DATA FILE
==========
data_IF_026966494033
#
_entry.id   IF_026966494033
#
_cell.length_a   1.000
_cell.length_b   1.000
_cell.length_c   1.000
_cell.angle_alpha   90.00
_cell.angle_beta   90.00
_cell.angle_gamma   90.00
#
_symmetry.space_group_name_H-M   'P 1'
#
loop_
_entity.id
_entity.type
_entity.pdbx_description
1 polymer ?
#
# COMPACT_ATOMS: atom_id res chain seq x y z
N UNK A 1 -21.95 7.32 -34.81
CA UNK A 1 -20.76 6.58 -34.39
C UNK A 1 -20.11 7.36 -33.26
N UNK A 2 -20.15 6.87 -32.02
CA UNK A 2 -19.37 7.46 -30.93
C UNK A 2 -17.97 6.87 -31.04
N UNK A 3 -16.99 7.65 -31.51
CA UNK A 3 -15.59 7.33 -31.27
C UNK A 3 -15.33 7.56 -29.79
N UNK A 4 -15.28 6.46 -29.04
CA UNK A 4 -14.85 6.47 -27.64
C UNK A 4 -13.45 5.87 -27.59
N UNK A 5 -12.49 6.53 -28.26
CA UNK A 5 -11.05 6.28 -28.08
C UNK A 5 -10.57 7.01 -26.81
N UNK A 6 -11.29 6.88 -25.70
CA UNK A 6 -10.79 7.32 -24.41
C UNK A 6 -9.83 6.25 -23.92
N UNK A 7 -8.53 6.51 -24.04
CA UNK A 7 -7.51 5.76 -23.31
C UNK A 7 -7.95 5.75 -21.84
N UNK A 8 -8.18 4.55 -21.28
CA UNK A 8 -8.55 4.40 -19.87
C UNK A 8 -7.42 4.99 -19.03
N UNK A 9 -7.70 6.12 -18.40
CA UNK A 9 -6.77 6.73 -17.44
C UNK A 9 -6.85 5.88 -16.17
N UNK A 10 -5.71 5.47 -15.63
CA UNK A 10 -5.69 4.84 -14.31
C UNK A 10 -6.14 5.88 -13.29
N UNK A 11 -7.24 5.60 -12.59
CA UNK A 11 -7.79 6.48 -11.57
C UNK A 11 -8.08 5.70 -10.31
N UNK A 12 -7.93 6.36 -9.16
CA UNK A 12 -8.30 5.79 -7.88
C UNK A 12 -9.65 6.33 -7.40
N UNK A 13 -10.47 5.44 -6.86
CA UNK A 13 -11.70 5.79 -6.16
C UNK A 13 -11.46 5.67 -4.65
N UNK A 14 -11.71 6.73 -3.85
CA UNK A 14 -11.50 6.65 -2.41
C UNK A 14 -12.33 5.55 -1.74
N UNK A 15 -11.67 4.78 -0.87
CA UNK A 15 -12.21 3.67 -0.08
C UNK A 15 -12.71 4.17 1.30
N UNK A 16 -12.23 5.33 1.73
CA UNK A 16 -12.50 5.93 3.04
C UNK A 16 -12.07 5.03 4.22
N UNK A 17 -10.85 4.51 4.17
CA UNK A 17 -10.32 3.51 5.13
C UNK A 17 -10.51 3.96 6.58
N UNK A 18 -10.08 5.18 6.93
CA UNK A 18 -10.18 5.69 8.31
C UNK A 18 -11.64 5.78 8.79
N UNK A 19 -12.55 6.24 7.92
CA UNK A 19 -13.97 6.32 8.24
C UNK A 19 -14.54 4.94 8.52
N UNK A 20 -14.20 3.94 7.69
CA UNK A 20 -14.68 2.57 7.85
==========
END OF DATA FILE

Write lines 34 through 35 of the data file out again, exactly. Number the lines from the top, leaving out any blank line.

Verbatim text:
CA UNK A 5 -11.05 6.28 -28.08
C UNK A 5 -10.57 7.01 -26.81